“We’ll improve the lighting and make things more conducive for tourists. The whole works will cost around RM4 million. My proposal is still being considered by the Ministry of Tourism and Culture,” Zamri remarked.
Role of Ipoh City Watch
Associate Professor Dr Richard Ng, President of Ipoh City Watch (ICW) cum Chairman of KOHIJAU shared his thoughts with Ipoh Echo on the matter, “The announcement caught Ipohites by surprise. Many accepted it with mixed feelings because there’s still a lot of illegal dumpsites in the city.”
“It’s not a surprise to me for many reasons. Firstly, Perak was declared the second cleanest state in Malaysia in 2016 by the Malaysian Tourism Board after Terengganu, based on certain criteria. Ipoh was also accredited by Lonely Planet as one the top 10 recommended destinations in Asia,” he added.
Among the criteria used include having strategic action plans, commitment to quality operations, innovations and creativity, use of ICT, integrity, good record keeping, handling of customers’ complaints and feedback, and media reports on activities of the council.
Compared to the other local councils, Ipoh City Council has scored the highest points based on cleanliness. This includes environment-control activities with a maximum score of 3.25 points, solid waste management and disposal, and cleanliness of public places such as People’s Park and toilets which score 1.75 points, handling customers’ feedback and complaints with a score of 5.00 points, and community involvement, which include conduct of LA21 activities for a sustainable environment which score 10.00 points.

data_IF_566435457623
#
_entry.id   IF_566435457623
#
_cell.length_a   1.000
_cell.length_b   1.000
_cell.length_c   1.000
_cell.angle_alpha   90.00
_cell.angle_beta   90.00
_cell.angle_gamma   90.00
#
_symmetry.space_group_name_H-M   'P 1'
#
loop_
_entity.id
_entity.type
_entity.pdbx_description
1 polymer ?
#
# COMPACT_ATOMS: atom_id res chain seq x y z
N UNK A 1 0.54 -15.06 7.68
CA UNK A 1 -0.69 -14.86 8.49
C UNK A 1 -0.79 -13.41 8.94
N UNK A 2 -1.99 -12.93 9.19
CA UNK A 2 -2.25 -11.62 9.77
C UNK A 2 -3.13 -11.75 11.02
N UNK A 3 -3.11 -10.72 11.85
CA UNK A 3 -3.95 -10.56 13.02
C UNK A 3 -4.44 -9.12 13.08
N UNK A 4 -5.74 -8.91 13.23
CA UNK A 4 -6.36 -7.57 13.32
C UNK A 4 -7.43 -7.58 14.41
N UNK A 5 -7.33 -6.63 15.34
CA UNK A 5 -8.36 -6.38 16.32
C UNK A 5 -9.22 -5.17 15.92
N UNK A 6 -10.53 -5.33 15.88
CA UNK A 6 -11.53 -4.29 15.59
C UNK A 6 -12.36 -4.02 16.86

Thus criteria for cleanliness have a total score of 20.00/100.00 or 20% of the Local Government Star Rating system. Out of these 20 points, Ipoh City Council scored the highest among all the local councils making Ipoh the cleanest city in Malaysia.
“Credit goes to the mayor, Dato’ Zamri Man whose leadership got things moving to achieve the various key performance indicators set. Nevertheless, our Menteri Besar Dr Zambry Abd Kadir should also be thanked for this success. He was the man responsible for making Perak and Ipoh what they are today. Perak will soon be the cleanest state in Malaysia.”
According to Richard, many critics have tried to belittle our MB labelling him the garbage man not knowing that by going down with the mayor and the workers, he was setting an example to all local council staff to take cleanliness seriously. Zambry also launched the Clean Perak campaign on March 31 setting the stage for Perakeans to follow.
Ipoh Car Free Day, launched two years ago by the council, tree-planting campaign and tree tagging have also contributed towards making Ipoh the cleanest city.
“However, much still needs to be done by the council and the state government if we want to retain the cleanest city status. These include effective enforcement to ensure that perpetrators of illegal dumping are caught and prosecuted. The current fine of RM500 does not deter these litterbugs,” Richard pointed out.
“All business outlets must have a rubbish bin each before their business licenses are renewed. Cleaning must also be done twice daily by council workers, as practised in China and Japan. The workers must also be monitored and given key performance indicators as a form of motivation,” he added.